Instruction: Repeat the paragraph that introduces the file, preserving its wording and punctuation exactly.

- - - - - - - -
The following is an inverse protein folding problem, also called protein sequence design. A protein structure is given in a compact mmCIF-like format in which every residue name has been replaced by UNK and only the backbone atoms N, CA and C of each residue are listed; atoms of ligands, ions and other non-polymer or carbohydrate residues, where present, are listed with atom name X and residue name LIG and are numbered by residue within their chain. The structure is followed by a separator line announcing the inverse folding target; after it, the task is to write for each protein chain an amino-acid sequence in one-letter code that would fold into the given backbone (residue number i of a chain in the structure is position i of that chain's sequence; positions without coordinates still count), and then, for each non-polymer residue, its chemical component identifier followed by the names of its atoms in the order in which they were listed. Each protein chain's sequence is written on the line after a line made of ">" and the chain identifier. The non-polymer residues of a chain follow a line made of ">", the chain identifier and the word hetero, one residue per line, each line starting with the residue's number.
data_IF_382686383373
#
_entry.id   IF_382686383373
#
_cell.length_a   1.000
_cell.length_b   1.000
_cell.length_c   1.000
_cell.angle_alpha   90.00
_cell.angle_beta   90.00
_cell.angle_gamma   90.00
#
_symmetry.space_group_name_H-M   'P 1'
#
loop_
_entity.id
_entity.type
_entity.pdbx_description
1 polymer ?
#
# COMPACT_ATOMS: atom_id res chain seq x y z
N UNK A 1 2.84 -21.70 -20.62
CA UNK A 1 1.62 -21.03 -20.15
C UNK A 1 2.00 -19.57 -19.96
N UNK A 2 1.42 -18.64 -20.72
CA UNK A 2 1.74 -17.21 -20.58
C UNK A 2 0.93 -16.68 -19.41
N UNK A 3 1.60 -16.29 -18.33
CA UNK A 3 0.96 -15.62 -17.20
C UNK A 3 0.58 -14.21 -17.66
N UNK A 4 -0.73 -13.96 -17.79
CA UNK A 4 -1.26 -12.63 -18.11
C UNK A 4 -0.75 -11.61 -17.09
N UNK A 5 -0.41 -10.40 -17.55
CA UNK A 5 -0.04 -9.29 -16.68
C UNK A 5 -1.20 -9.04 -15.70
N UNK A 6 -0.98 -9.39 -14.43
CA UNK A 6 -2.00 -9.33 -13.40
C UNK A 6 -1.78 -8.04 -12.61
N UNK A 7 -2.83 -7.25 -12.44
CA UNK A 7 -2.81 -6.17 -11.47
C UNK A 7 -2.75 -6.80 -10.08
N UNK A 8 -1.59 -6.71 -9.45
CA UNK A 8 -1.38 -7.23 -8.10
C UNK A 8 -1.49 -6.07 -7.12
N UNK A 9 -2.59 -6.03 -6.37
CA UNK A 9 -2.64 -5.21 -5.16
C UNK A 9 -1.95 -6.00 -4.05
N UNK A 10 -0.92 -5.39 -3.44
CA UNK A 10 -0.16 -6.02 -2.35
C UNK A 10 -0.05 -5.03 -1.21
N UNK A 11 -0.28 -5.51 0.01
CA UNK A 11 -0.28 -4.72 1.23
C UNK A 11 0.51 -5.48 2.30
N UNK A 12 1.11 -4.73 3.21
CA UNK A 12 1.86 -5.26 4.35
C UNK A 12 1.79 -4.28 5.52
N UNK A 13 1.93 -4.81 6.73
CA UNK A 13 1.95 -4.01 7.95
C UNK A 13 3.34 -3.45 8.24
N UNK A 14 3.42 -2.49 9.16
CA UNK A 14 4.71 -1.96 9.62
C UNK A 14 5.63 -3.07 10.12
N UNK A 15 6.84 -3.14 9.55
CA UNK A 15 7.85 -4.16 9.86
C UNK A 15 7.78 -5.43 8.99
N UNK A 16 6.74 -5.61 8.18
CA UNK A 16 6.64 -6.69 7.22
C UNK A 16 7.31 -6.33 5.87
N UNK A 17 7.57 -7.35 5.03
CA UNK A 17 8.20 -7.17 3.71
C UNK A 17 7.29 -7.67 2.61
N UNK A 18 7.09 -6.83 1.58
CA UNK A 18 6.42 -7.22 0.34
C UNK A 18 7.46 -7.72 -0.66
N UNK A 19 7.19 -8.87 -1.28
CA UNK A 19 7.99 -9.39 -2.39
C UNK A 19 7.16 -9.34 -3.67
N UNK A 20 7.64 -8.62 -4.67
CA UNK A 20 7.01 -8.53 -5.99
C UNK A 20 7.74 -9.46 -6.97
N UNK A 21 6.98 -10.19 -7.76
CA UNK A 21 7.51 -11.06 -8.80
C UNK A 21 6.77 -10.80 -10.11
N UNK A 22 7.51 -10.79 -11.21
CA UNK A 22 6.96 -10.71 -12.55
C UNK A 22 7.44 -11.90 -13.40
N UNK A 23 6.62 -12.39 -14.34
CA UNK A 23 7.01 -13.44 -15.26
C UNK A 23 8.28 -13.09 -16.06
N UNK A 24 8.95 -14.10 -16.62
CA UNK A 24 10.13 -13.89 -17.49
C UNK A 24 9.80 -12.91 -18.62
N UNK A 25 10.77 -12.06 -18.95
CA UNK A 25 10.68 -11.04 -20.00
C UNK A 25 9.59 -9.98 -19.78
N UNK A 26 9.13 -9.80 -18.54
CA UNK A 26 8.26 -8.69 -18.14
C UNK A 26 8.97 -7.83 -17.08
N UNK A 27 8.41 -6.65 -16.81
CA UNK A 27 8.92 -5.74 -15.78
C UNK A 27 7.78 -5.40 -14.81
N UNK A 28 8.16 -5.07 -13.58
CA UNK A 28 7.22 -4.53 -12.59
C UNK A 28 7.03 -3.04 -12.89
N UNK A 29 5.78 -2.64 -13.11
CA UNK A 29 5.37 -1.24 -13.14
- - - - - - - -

The following is an inverse protein folding problem, also called protein sequence design. A protein structure is given in a compact mmCIF-like format in which every residue name has been replaced by UNK and only the backbone atoms N, CA and C of each residue are listed; atoms of ligands, ions and other non-polymer or carbohydrate residues, where present, are listed with atom name X and residue name LIG and are numbered by residue within their chain. The structure is followed by a separator line announcing the inverse folding target; after it, the task is to write for each protein chain an amino-acid sequence in one-letter code that would fold into the given backbone (residue number i of a chain in the structure is position i of that chain's sequence; positions without coordinates still count), and then, for each non-polymer residue, its chemical component identifier followed by the names of its atoms in the order in which they were listed. Each protein chain's sequence is written on the line after a line made of ">" and the chain identifier. The non-polymer residues of a chain follow a line made of ">", the chain identifier and the word hetero, one residue per line, each line starting with the residue's number.